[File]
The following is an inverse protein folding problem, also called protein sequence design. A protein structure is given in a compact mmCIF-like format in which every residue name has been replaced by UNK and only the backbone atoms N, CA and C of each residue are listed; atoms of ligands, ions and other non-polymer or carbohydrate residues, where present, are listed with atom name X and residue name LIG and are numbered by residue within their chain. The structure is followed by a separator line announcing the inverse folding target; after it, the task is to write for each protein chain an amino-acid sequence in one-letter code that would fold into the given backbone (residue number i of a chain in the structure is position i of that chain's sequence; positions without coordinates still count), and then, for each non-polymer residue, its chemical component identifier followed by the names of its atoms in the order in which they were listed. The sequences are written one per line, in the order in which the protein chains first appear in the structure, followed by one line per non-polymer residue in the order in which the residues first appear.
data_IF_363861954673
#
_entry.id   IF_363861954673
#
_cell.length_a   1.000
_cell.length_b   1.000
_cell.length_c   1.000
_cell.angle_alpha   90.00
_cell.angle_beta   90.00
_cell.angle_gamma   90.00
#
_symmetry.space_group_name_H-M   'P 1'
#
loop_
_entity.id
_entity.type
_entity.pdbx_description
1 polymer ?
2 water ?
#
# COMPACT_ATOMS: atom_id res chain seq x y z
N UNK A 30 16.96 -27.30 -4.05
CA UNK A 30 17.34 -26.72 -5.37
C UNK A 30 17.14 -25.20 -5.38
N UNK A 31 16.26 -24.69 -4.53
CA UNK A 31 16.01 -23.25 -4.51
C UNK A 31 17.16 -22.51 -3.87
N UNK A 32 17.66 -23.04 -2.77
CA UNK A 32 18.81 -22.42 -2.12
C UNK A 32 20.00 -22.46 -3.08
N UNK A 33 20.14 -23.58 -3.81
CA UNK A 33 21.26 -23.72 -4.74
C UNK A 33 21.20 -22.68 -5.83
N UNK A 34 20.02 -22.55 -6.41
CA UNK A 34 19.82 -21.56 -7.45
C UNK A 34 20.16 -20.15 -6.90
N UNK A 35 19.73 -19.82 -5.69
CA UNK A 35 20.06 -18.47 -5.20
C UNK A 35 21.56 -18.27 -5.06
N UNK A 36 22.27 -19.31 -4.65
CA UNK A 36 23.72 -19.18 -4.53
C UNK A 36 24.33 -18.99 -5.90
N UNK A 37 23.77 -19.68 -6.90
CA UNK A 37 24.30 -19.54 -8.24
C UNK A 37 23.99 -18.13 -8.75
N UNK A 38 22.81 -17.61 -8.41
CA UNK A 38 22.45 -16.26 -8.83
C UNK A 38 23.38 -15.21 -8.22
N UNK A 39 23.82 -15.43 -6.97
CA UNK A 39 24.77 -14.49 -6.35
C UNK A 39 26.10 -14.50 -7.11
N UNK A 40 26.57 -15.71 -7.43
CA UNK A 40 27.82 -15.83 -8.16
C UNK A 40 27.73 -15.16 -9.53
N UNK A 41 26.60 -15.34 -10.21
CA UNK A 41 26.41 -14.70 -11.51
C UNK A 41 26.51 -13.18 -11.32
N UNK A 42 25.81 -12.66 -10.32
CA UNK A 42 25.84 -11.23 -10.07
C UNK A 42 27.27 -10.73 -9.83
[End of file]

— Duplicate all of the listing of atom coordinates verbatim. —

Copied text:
The following is an inverse protein folding problem, also called protein sequence design. A protein structure is given in a compact mmCIF-like format in which every residue name has been replaced by UNK and only the backbone atoms N, CA and C of each residue are listed; atoms of ligands, ions and other non-polymer or carbohydrate residues, where present, are listed with atom name X and residue name LIG and are numbered by residue within their chain. The structure is followed by a separator line announcing the inverse folding target; after it, the task is to write for each protein chain an amino-acid sequence in one-letter code that would fold into the given backbone (residue number i of a chain in the structure is position i of that chain's sequence; positions without coordinates still count), and then, for each non-polymer residue, its chemical component identifier followed by the names of its atoms in the order in which they were listed. The sequences are written one per line, in the order in which the protein chains first appear in the structure, followed by one line per non-polymer residue in the order in which the residues first appear.
data_IF_363861954673
#
_entry.id   IF_363861954673
#
_cell.length_a   1.000
_cell.length_b   1.000
_cell.length_c   1.000
_cell.angle_alpha   90.00
_cell.angle_beta   90.00
_cell.angle_gamma   90.00
#
_symmetry.space_group_name_H-M   'P 1'
#
loop_
_entity.id
_entity.type
_entity.pdbx_description
1 polymer ?
2 water ?
#
# COMPACT_ATOMS: atom_id res chain seq x y z
N UNK A 30 16.96 -27.30 -4.05
CA UNK A 30 17.34 -26.72 -5.37
C UNK A 30 17.14 -25.20 -5.38
N UNK A 31 16.26 -24.69 -4.53
CA UNK A 31 16.01 -23.25 -4.51
C UNK A 31 17.16 -22.51 -3.87
N UNK A 32 17.66 -23.04 -2.77
CA UNK A 32 18.81 -22.42 -2.12
C UNK A 32 20.00 -22.46 -3.08
N UNK A 33 20.14 -23.58 -3.81
CA UNK A 33 21.26 -23.72 -4.74
C UNK A 33 21.20 -22.68 -5.83
N UNK A 34 20.02 -22.55 -6.41
CA UNK A 34 19.82 -21.56 -7.45
C UNK A 34 20.16 -20.15 -6.90
N UNK A 35 19.73 -19.82 -5.69
CA UNK A 35 20.06 -18.47 -5.20
C UNK A 35 21.56 -18.27 -5.06
N UNK A 36 22.27 -19.31 -4.65
CA UNK A 36 23.72 -19.18 -4.53
C UNK A 36 24.33 -18.99 -5.90
N UNK A 37 23.77 -19.68 -6.90
CA UNK A 37 24.30 -19.54 -8.24
C UNK A 37 23.99 -18.13 -8.75
N UNK A 38 22.81 -17.61 -8.41
CA UNK A 38 22.45 -16.26 -8.83
C UNK A 38 23.38 -15.21 -8.22
N UNK A 39 23.82 -15.43 -6.97
CA UNK A 39 24.77 -14.49 -6.35
C UNK A 39 26.10 -14.50 -7.11
N UNK A 40 26.57 -15.71 -7.43
CA UNK A 40 27.82 -15.83 -8.16
C UNK A 40 27.73 -15.16 -9.53
N UNK A 41 26.60 -15.34 -10.21
CA UNK A 41 26.41 -14.70 -11.51
C UNK A 41 26.51 -13.18 -11.32
N UNK A 42 25.81 -12.66 -10.32
CA UNK A 42 25.84 -11.23 -10.07
C UNK A 42 27.27 -10.73 -9.83